The poachers would return once in a while to check on the tree, and eventually after a few years, the tree would be felled, its trunk and branches split open to harvest the valuable resin, if any.

The percentage of wild gaharu trees being successfully infected by mold to produce agarwood is very low. Nevertheless, this has not deterred the poachers. The number of wild gaharu trees continues to fall every year as does the number of wildlife hunted illegally for their meat such as deer.

The future?

There’s no question Sarawak’s natural forests are a bounty unto themselves. Due attention and resources must be invested into its responsible and sustainable preservation and management – not just for socio-economic benefits but also scientific value and potential.

Swinburne University of Technology Sarawak student Wong Changi, the expedition’s youngest research participant, highlighted that modern scientific research has opened up many promising opportunities that may yield solutions to some of the biggest challenges that the world faces today.

For his academic research project, among others, he was exploring the biodiversity of endophytic fungi in pitcher plants to determine whether these fungi could be used to break down electronic waste which is increasingly ending up in landfills and contaminating land and water resources.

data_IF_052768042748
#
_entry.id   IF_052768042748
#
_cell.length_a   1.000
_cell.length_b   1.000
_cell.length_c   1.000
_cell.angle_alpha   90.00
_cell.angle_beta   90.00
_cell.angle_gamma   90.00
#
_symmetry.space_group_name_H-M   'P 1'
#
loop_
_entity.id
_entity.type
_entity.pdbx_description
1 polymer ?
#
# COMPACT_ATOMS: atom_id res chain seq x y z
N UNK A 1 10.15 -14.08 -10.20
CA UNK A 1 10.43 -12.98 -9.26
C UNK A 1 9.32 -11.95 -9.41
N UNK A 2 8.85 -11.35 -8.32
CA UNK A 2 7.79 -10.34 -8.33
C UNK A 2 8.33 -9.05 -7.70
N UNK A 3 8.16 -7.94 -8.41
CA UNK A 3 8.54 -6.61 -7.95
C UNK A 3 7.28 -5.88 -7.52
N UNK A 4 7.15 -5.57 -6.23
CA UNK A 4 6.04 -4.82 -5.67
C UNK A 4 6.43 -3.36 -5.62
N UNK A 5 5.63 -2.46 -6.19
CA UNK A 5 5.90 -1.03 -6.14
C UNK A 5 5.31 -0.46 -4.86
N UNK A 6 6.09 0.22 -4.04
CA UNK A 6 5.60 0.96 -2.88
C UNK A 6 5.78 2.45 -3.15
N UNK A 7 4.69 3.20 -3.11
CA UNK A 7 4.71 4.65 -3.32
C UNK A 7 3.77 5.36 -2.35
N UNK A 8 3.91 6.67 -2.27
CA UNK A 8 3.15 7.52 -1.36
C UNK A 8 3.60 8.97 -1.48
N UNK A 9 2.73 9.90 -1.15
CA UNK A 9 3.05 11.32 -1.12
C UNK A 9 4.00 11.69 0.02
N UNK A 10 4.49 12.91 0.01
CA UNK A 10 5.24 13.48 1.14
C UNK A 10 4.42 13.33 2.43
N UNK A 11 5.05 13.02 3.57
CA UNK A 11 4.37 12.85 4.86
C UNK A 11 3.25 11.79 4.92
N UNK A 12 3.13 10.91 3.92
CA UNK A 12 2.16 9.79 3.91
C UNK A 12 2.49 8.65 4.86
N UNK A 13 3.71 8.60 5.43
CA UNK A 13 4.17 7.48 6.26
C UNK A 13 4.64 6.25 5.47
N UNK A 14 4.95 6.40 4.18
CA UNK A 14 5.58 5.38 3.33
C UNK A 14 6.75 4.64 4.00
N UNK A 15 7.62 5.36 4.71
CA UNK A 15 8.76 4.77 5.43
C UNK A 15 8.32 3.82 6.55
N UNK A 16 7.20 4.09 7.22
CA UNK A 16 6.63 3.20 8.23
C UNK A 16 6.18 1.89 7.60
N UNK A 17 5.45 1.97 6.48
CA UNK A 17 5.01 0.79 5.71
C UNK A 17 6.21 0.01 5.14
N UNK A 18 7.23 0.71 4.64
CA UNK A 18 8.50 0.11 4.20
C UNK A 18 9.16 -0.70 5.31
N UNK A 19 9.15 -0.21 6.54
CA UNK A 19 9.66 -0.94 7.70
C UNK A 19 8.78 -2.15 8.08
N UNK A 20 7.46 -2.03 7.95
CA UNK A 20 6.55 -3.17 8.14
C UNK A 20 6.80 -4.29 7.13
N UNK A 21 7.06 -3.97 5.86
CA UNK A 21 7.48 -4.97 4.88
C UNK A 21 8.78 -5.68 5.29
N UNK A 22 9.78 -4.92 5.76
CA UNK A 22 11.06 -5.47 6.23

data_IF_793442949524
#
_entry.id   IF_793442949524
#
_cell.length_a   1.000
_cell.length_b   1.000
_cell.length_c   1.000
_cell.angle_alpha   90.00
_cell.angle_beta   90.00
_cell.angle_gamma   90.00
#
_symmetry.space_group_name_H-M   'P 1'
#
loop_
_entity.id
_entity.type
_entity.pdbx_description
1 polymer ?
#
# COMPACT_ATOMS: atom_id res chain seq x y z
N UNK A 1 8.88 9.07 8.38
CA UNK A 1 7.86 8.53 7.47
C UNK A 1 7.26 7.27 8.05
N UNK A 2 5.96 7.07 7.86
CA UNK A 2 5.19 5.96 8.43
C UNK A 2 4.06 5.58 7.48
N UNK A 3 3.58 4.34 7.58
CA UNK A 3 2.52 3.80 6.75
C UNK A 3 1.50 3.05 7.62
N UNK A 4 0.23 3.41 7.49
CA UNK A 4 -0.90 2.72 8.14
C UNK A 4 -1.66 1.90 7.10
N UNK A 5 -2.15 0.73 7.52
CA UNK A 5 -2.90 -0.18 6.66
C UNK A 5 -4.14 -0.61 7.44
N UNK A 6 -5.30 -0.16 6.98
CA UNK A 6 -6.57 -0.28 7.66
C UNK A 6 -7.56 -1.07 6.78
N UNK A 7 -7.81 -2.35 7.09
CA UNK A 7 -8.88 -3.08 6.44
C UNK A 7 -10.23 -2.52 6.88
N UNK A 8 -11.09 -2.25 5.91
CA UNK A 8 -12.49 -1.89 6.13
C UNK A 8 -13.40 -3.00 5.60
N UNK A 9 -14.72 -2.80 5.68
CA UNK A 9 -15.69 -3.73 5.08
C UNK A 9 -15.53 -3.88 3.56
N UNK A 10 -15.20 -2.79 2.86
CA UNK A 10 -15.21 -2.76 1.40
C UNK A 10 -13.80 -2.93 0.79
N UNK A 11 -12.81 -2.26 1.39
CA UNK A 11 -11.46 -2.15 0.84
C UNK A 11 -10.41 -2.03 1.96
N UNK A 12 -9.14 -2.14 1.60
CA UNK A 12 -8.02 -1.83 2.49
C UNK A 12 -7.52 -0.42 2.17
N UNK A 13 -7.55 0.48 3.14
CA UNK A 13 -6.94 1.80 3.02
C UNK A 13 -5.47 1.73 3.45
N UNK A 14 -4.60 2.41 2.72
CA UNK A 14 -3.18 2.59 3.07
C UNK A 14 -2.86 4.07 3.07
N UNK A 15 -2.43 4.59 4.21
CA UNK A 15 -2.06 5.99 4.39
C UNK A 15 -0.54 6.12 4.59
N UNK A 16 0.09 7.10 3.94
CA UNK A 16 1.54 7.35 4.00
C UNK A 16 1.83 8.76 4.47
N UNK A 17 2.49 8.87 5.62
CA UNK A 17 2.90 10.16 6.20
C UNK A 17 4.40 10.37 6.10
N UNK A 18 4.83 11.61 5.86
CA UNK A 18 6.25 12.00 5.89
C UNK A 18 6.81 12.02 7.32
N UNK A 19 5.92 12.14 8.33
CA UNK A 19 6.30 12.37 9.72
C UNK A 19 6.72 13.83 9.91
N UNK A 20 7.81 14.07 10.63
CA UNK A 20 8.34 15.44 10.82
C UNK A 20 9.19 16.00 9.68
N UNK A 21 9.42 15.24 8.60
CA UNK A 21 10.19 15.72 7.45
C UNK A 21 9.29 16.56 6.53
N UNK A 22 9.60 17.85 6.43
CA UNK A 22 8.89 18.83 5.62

Changi’s supervisor and Swinburne senior biotechnology lecturer Dr Moritz Müller noted sustainable stewardship of the natural environment was not a responsibility to be taken lightly.

“Nature is very strong, and normally it can recover if left alone unless the damage is really great. It’s not something we should take for granted, not just for our own sakes, but also everyone else’s,” he noted.

Like any good fortune teller, Nature tells one what has happened in the past, what is taking place in the present and what will likely happen in the future.

The only catch is we have to be willing to listen to what She has to say and to see what She has to show. The decision whether to do anything about it or not is entirely in our hands.
One thing is certain: we take Nature for granted at our own peril.